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Suspect in Brussels Terror Attacks Reportedly Arrested

In this handout provided by the Belgian Federal Police, a screengrab of the airport CCTV camera shows suspects from the attacks at Brussels Airport pushing a trolley with suitcases, on March 22, 2016.
In this handout provided by the Belgian Federal Police, a screengrab of the airport CCTV camera shows suspects from the attacks at Brussels Airport pushing a trolley with suitcases, on March 22, 2016.

Two brothers who had ties to the ISIS cell that carried out last November's attacks in Paris reportedly carried out Tuesday's suicide bombings that rocked Brussels. A third suspect has been arrested.

Belgian state broadcaster RTBF, citing a police source, reported that Khalid and Ibrahim El-Bakraoui blew themselves up in a subway train and in the departure hall at the city's international airport respectively, killing at least 34 people and injuring at least 250 others.

The broadcaster had previously reported that both brothers had attacked the Zaventem airport. In light of the corrected report, the identity of a second black-clad airport suicide bomber was not immediately clear.

Belgian media reported that a third Brussels airport attacker, Najim Laachraoui, 25, has been captured. According to the DH newspaper's website, he was arrested in Brussels' Anderlecht district.

He had been named as the third man seen in CCTV footage alongside two other suspected bombers, both of whom killed themselves in the Tuesday morning attacks.

At least 14 others were also killed when the blasts ripped through the airport's departure hall. Laachraoui reportedly fled the scene after his bomb failed to detonate.

RTBF reported that Khalid El-Bakraoui, 27, rented an apartment in the Forest section of the city that was raided by authorities March 15. In that raid, a police sniper killed a man identified as Mohamed Belkaid, 35, an Algerian with links to ISIS. Authorities also reportedly found an ISIS flag and a Kalashnikov rifle and ammunition, as well as several detonators that may have been meant to be used in Tuesday's attacks.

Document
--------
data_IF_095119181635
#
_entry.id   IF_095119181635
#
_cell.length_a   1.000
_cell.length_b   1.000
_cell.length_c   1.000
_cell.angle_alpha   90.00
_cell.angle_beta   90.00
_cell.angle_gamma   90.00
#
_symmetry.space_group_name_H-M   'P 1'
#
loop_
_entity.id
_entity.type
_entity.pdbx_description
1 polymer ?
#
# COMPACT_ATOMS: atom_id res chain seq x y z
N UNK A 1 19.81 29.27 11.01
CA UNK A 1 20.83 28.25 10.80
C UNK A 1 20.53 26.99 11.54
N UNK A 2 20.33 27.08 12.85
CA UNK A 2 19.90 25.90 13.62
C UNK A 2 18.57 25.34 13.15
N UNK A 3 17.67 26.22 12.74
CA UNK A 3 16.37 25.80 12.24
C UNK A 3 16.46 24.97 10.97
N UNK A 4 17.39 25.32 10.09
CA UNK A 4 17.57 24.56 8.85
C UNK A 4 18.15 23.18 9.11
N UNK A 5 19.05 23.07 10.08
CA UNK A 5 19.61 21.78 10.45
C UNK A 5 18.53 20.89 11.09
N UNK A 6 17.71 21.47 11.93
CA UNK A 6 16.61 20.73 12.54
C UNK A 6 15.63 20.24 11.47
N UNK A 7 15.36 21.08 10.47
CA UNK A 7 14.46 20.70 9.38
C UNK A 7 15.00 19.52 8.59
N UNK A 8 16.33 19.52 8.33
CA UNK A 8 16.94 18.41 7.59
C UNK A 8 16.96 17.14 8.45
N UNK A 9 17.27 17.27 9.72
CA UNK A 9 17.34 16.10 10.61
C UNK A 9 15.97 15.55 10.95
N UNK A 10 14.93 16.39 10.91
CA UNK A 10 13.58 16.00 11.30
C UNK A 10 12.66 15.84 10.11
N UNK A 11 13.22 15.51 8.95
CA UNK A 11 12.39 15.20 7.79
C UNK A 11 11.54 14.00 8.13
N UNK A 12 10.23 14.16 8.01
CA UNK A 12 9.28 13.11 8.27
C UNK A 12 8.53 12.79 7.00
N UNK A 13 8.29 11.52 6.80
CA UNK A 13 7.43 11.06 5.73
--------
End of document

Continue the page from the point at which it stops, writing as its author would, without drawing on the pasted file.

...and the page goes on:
The March 15 raid led to Friday's arrest of Paris attack suspect Salah Abdeslam after one of his fingerprints was discovered in the raided apartment. Politico Europe, citing a senior Belgian official, reported that Abdeslam was supposed to take part in Tuesday's attacks. The report did not specify what role Abdeslam would have played.

Over the weekend, Belgium's Foreign Minister disclosed that Abdeslam had been preparing further attacks, saying the suspect was "ready to restart something from Brussels."

The Guardian also reported that one of the El-Bakraoui brothers had rented a safe house in Charleroi, Belgium, that was used by Paris attackers Abdelhamid Abaaoud and Bilal Hadfi as a rendezvous point prior to the attacks that killed 130 people in the French capital. The paper also reported that one of the brothers had provided weapons and ammunition to the terrorists who attacked the Bataclan concert hall on that deadly night.

Laachraoui is thought to have built the suicide vests used by the Paris attackers, according to a police official who told the Associated Press that Laachraoui's DNA was found on all of them and in a Brussels apartment where they were made.

DH reported that in October 2010, Ibrahim El-Bakraoui, 30, was convicted of shooting at police with a Kalashnikov during an attempted robbery. He was sentenced to nine years in prison. In February 2011, the paper reported, Khalid El-Bakraoui was sentenced to five years' probation in connection with a string of carjackings.

-- The Associated Press contributed to this report.

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